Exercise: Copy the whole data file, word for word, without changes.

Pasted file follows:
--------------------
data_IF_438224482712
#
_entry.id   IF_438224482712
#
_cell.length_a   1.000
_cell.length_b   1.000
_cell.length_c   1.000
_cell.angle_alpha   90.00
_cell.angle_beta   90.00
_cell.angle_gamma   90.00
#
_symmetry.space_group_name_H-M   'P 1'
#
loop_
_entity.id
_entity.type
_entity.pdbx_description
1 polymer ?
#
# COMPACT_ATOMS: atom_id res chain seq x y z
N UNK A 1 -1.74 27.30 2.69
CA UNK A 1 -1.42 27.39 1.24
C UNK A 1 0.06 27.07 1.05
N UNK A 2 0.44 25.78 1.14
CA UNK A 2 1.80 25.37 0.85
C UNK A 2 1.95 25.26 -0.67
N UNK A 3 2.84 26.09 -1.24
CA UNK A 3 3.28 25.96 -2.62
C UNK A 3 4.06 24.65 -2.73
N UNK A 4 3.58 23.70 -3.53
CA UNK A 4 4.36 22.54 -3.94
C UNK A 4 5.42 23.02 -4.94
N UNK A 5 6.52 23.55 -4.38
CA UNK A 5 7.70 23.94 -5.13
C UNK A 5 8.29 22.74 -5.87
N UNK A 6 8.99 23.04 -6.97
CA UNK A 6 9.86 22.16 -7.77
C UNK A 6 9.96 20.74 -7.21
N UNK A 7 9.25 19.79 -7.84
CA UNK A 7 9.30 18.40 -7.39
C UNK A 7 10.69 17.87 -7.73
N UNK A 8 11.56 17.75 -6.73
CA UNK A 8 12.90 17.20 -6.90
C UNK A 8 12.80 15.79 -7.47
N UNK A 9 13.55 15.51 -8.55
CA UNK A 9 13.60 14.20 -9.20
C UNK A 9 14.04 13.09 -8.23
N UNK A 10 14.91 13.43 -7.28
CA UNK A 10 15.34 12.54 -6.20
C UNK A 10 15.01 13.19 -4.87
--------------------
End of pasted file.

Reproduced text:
data_IF_438224482712
#
_entry.id   IF_438224482712
#
_cell.length_a   1.000
_cell.length_b   1.000
_cell.length_c   1.000
_cell.angle_alpha   90.00
_cell.angle_beta   90.00
_cell.angle_gamma   90.00
#
_symmetry.space_group_name_H-M   'P 1'
#
loop_
_entity.id
_entity.type
_entity.pdbx_description
1 polymer ?
#
# COMPACT_ATOMS: atom_id res chain seq x y z
N UNK A 1 -1.74 27.30 2.69
CA UNK A 1 -1.42 27.39 1.24
C UNK A 1 0.06 27.07 1.05
N UNK A 2 0.44 25.78 1.14
CA UNK A 2 1.80 25.37 0.85
C UNK A 2 1.95 25.26 -0.67
N UNK A 3 2.84 26.09 -1.24
CA UNK A 3 3.28 25.96 -2.62
C UNK A 3 4.06 24.65 -2.73
N UNK A 4 3.58 23.70 -3.53
CA UNK A 4 4.36 22.54 -3.94
C UNK A 4 5.42 23.02 -4.94
N UNK A 5 6.52 23.55 -4.38
CA UNK A 5 7.70 23.94 -5.13
C UNK A 5 8.29 22.74 -5.87
N UNK A 6 8.99 23.04 -6.97
CA UNK A 6 9.86 22.16 -7.77
C UNK A 6 9.96 20.74 -7.21
N UNK A 7 9.25 19.79 -7.84
CA UNK A 7 9.30 18.40 -7.39
C UNK A 7 10.69 17.87 -7.73
N UNK A 8 11.56 17.75 -6.73
CA UNK A 8 12.90 17.20 -6.90
C UNK A 8 12.80 15.79 -7.47
N UNK A 9 13.55 15.51 -8.55
CA UNK A 9 13.60 14.20 -9.20
C UNK A 9 14.04 13.09 -8.23
N UNK A 10 14.91 13.43 -7.28
CA UNK A 10 15.34 12.54 -6.20
C UNK A 10 15.01 13.19 -4.87